I agree Charlie. Any lights on at night would be highly visible and make this unlikely:
http://www.hnsa.org/doc/pt/doctrine/part1.htm#pg11

CHAPTER 4. ATTACK DOCTRINE

Night and Low Visibility Torpedo Attacks

1401. The effectiveness of an attack under these conditions depends primarily on approaching the enemy to close ranges undetected, where a reasonably accurate estimate may be made of his rate and direction of movement.

I hope some veterans can (cough)shed some light(cough) on us regarding use of the various lights. It's one thing to know official doctrine, and another to know if experience taught you guys another way.



Total Posts: 2044 | Joined: Dec 21, 2006 - 1:30am | IP Logged

CJ Willis

TOP BOSS
  

    
Post a Reply To This Topic    Reply With Quotes     Edit Message     View Profile of CJ Willis  Posted on: Sep 7, 2011 - 4:31pm
The date of the operational order by Mr. Faulkner was dated Dec. 19, 1944. I can tell you that things were pretty secure from Tulagi to Treasury at that time. There had not been any enemy activity in that area of the Solomons for probably 6 months or more. If they had been running up around Rabaul (New Britain and New Ireland) at that time they sure would not have been running with any lights .Enemy float planes were still operating out of Rabaul.

C. J. Willis

Total Posts: 464 | Joined: Nov 5, 2006 - 5:02pm | IP Logged

Allan

MASTER
  

    
Post a Reply To This Topic    Reply With Quotes     Edit Message     View Profile of Allan   Send Email To Allan Posted on: Sep 7, 2011 - 7:24pm
All good points. But lets review: the light at the top of the mast was an anchor light. Anchor lights are standard around the world- a 360 degree light, clear in color, and used to denote that the vessel is at anchor. This is a part of small boat handling doctrine. And when a small boat is at anchor, the anchor light is the only light to be shown.

Now, I think a certain point has been missed here. In my opinion, the mere fact that Mr. Faulkner had to tell the CO's to use the navigational lights indicates that it was an unusual move to take. For sure, he weighed the safety of moving the boats with and without lighting them during the relocation against what appears to have been a limited chance of encountering enemy activity during that move (taking CJ's comments into account here).

I think the original discussing surrounded potential use of navigational lights under some, perhaps unusual, circumstances while operating in the combat area. In light of Mr. Faulkner's order, to say that it was never done would not be accurate, in my view, as evidenced by Mr. Faulkner's order. It really is just that simple.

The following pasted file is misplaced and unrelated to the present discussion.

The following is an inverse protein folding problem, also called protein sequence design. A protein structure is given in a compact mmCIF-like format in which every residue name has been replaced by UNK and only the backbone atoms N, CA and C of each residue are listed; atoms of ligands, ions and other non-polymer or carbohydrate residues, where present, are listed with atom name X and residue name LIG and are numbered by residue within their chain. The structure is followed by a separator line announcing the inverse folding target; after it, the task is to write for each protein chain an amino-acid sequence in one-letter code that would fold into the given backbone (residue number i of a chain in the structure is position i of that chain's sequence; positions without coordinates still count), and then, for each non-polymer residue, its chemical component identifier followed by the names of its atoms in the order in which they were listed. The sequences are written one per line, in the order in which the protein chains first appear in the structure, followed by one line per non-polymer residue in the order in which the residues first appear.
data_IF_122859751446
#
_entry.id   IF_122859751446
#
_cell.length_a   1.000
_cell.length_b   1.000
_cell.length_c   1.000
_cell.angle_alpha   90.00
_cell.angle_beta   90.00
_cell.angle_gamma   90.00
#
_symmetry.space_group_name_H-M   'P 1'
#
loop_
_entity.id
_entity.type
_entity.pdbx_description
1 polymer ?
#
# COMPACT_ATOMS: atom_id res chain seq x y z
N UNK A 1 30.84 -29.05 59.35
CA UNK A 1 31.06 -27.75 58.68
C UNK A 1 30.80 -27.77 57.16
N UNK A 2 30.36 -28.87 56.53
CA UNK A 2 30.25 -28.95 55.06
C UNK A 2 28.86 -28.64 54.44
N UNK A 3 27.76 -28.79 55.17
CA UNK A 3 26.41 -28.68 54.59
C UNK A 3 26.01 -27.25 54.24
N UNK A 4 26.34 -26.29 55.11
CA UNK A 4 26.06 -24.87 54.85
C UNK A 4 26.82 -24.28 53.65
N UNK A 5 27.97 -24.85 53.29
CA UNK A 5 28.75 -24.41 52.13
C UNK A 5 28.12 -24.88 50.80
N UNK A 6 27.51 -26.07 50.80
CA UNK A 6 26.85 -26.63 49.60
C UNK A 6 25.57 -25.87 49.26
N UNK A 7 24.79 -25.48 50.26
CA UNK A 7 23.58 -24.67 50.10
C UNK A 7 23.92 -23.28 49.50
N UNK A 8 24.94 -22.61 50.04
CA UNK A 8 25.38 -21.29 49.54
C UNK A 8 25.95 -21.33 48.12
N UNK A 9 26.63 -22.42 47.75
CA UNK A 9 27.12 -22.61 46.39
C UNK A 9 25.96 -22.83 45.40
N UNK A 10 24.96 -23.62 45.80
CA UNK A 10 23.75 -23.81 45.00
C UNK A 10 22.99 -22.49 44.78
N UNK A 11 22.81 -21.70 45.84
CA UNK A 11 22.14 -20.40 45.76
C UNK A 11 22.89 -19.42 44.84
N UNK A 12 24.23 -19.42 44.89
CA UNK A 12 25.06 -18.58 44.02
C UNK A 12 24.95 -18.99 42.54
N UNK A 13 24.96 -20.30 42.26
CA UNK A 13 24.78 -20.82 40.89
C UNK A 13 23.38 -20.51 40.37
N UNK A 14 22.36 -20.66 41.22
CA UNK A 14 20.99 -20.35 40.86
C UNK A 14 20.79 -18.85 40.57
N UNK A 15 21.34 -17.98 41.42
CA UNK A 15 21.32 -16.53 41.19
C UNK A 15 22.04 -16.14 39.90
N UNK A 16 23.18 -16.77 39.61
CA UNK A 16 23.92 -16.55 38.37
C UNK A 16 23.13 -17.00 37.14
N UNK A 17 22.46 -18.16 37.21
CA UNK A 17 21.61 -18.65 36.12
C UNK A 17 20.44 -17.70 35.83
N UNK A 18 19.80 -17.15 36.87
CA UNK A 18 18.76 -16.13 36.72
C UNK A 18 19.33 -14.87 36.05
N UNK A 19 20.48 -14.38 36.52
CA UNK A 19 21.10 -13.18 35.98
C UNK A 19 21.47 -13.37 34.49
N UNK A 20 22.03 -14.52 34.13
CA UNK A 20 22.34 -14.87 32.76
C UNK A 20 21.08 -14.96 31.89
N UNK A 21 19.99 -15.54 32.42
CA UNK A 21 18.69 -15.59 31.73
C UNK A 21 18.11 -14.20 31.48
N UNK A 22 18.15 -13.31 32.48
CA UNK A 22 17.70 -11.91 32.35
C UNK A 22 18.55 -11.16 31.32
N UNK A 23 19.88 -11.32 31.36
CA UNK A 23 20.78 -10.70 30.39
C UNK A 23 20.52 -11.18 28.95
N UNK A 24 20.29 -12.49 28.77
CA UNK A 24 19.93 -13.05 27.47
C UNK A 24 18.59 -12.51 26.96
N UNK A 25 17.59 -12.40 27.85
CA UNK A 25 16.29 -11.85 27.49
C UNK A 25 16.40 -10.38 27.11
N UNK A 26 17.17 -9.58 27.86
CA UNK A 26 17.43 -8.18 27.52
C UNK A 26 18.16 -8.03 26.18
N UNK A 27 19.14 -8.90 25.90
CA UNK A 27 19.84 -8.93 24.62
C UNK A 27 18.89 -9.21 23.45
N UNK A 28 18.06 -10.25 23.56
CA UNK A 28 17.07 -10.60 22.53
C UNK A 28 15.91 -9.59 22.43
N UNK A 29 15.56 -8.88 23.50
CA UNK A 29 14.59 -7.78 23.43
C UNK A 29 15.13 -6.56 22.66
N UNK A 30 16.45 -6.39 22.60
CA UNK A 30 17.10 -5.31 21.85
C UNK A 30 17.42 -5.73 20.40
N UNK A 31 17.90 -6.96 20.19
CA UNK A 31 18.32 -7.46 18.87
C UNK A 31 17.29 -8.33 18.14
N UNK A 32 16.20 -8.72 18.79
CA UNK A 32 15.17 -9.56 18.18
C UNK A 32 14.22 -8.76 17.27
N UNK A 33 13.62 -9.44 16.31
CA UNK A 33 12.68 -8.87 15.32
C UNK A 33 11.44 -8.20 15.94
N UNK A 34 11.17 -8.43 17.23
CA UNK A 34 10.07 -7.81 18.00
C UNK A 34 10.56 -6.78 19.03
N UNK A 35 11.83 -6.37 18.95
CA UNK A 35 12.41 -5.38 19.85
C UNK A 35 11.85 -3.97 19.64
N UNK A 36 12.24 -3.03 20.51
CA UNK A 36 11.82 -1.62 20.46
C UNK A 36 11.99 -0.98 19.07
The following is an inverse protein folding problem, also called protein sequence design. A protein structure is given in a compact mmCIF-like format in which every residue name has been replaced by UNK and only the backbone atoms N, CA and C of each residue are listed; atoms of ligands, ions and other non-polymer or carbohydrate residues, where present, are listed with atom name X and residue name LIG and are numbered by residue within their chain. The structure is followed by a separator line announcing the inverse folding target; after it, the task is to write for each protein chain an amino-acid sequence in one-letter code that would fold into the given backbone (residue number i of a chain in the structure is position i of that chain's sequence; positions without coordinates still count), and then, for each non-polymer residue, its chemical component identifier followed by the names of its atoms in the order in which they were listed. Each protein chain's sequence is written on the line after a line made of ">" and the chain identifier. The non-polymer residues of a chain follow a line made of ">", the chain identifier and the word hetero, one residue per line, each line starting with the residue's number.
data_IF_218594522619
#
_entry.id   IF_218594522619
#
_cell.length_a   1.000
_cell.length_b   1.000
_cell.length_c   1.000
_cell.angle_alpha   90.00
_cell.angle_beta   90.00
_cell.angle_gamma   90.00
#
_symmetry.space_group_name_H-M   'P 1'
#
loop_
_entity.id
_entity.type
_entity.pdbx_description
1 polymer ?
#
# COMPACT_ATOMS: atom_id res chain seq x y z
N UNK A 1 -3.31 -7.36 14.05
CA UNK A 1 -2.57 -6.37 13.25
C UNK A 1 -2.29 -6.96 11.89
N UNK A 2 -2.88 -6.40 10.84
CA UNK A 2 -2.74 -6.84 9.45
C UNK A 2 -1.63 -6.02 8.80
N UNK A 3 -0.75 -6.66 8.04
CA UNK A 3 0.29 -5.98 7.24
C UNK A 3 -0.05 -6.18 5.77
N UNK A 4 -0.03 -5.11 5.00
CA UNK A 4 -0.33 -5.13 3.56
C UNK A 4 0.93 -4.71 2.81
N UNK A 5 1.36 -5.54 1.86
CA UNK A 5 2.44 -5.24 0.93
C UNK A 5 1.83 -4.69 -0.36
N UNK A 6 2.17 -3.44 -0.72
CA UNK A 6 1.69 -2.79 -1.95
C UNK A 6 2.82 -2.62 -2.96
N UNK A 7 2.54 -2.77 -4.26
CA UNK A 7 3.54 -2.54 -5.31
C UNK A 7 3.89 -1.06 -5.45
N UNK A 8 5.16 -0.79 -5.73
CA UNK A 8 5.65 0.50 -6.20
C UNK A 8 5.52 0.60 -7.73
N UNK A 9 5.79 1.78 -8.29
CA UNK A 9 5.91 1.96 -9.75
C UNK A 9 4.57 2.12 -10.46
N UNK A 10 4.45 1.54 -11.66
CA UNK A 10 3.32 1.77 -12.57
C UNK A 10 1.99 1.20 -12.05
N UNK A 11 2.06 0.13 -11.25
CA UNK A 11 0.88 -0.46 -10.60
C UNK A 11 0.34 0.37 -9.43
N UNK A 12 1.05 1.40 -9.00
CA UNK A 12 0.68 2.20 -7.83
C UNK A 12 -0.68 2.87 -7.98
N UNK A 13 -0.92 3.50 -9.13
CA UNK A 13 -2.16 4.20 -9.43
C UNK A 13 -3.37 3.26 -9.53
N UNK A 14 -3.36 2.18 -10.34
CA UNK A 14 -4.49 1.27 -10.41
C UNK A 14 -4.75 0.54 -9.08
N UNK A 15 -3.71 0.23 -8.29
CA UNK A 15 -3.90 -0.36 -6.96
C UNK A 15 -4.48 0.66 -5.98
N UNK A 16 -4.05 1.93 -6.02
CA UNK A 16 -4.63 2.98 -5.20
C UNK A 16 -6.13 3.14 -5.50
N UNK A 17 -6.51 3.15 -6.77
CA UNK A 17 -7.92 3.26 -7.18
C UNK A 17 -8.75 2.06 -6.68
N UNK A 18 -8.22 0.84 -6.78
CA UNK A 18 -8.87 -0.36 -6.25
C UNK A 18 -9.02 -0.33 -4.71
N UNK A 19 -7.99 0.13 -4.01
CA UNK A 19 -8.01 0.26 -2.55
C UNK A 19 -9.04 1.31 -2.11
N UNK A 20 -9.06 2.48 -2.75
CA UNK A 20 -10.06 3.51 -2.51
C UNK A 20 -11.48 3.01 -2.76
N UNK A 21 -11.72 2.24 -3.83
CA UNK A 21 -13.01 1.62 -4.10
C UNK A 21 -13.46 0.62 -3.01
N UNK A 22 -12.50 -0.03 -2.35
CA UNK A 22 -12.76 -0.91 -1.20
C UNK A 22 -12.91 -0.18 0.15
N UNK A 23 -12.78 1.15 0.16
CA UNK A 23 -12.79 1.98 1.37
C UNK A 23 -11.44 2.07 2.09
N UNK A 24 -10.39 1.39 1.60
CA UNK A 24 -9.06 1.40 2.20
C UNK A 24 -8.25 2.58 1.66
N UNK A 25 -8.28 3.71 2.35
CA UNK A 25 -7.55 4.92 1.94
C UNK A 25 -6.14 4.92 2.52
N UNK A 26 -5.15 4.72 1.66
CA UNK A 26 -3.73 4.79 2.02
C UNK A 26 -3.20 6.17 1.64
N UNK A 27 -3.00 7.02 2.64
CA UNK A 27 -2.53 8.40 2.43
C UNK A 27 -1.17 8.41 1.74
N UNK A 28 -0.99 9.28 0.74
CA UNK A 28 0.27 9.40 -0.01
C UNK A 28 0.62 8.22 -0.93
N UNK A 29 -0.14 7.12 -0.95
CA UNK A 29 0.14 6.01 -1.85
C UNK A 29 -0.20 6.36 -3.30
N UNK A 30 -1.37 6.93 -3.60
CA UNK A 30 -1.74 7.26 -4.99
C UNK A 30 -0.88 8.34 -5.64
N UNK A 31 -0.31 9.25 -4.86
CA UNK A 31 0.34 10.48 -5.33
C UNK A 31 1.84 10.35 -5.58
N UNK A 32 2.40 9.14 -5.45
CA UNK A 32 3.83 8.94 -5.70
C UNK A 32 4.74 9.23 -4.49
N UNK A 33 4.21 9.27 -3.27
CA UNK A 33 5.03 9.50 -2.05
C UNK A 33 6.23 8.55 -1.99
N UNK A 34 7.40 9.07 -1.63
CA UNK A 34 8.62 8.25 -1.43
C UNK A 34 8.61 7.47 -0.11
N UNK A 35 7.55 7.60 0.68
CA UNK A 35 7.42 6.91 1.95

It pleases me to be able to produce a document that changes a mere supposition to a fact.

Allan


Total Posts: 161 | Joined: Sep 18, 2007 - 7:07pm | IP Logged

  Jerry Gilmartin

TOP BOSS
  

    
Post a Reply To This Topic    Reply With Quotes     Edit Message     View Profile of Jerry Gilmartin   Send Email To Jerry Gilmartin Posted on: Sep 7, 2011 - 11:00pm
Hey Allen,
Good points to be sure, However, it appears that your decision hinges on your defintion of "Combat Areas" From Tulagi to Treasury at the time of Faulkners order in December 1944 was pretty much a backwater, very far removed from actual "Combat Areas".Just as CJ said. Remember, we invaded the Phillipines in Fall of 1944? I think there was about as much enemy activity between Tulagi and Treasury as there was in the Hawaiian Sea Frontier at that time in the war. This would be far different from the waters off Guadalcanal and Rendova in April 1943 when JFK reported aboard PT109. So having an Anchor Light on in a true Combat Area in my opinion was indeed "Never done". Faulkners order is not about a Combat Area, and therefore does not apply to this situation. I love the discussions we have on this board! And Garth is not crazy. Enjoy! Jerry

Jerry Gilmartin

Total Posts: 1290 | Joined: Oct 8, 2006 - 11:16pm | IP Logged

Will Day

TOP BOSS
  

    
Post a Reply To This Topic    Reply With Quotes     Edit Message     View Profile of Will Day   Send Email To Will Day Posted on: Sep 7, 2011 - 11:46pm
Right on, Jerry. I know I wouldn't have had running lights on if I had been patroling the Slot in '43!

Will

Total Posts: 1954 | Joined: Oct 8, 2006 - 4:19pm | IP Logged

Prev Page | Next Page

Pages: 1 2 3 [4] 5 6 7 8


Lock Topic

 

Forum Legend

New Member

Reply to topic

More than 25 posts | Full Member

Reply to topic with quoted message

More than 50 posts | Advanced Member

Edit Message

More than 150 posts | MASTER

View profile

More than 300 posts | TOP BOSS

Email member